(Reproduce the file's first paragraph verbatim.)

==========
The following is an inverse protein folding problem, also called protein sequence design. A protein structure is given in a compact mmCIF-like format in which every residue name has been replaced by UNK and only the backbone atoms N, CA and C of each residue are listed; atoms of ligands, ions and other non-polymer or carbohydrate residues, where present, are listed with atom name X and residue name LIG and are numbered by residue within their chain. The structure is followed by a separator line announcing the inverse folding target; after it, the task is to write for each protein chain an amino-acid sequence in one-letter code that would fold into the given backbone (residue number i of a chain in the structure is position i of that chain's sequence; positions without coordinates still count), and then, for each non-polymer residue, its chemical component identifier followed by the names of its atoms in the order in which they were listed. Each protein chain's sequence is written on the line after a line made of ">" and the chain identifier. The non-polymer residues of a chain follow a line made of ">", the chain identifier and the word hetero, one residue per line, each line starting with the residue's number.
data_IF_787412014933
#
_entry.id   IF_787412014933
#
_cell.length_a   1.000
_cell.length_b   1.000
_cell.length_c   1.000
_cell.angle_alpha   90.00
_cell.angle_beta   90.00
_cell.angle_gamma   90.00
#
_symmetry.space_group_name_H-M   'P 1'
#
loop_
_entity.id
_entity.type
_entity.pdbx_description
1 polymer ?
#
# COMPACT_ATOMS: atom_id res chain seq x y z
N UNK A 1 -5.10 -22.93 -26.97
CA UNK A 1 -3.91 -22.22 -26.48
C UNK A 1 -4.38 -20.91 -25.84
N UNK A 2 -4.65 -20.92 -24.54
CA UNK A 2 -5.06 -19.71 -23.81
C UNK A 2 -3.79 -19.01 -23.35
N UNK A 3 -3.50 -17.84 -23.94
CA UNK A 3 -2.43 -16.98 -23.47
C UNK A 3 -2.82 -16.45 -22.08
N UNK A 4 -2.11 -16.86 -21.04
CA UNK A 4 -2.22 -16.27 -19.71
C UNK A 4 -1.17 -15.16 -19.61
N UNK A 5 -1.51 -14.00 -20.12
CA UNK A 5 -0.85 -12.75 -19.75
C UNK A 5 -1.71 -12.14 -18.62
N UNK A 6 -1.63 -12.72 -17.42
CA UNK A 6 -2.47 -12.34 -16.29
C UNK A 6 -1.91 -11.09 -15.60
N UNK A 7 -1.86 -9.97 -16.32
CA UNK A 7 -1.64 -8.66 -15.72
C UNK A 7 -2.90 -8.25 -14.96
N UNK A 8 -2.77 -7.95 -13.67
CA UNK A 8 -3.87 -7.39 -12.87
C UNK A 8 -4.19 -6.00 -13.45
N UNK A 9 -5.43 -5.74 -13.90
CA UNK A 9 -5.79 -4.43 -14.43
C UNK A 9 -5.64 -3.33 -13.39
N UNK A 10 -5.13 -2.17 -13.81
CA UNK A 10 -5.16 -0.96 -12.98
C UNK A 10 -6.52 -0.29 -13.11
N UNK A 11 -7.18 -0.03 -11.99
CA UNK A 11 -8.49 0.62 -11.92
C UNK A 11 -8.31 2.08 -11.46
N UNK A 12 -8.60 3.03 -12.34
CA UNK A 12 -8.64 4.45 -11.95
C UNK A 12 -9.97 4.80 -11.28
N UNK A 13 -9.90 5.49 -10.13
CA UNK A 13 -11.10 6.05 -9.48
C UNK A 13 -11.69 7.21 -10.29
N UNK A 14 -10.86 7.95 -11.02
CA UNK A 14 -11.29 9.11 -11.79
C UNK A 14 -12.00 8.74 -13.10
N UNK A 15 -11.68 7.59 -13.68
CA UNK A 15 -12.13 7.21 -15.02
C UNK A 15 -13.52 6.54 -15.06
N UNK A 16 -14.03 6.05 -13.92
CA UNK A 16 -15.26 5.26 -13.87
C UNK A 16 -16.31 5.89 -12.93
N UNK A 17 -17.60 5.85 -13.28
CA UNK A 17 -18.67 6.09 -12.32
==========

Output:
The following is an inverse protein folding problem, also called protein sequence design. A protein structure is given in a compact mmCIF-like format in which every residue name has been replaced by UNK and only the backbone atoms N, CA and C of each residue are listed; atoms of ligands, ions and other non-polymer or carbohydrate residues, where present, are listed with atom name X and residue name LIG and are numbered by residue within their chain. The structure is followed by a separator line announcing the inverse folding target; after it, the task is to write for each protein chain an amino-acid sequence in one-letter code that would fold into the given backbone (residue number i of a chain in the structure is position i of that chain's sequence; positions without coordinates still count), and then, for each non-polymer residue, its chemical component identifier followed by the names of its atoms in the order in which they were listed. Each protein chain's sequence is written on the line after a line made of ">" and the chain identifier. The non-polymer residues of a chain follow a line made of ">", the chain identifier and the word hetero, one residue per line, each line starting with the residue's number.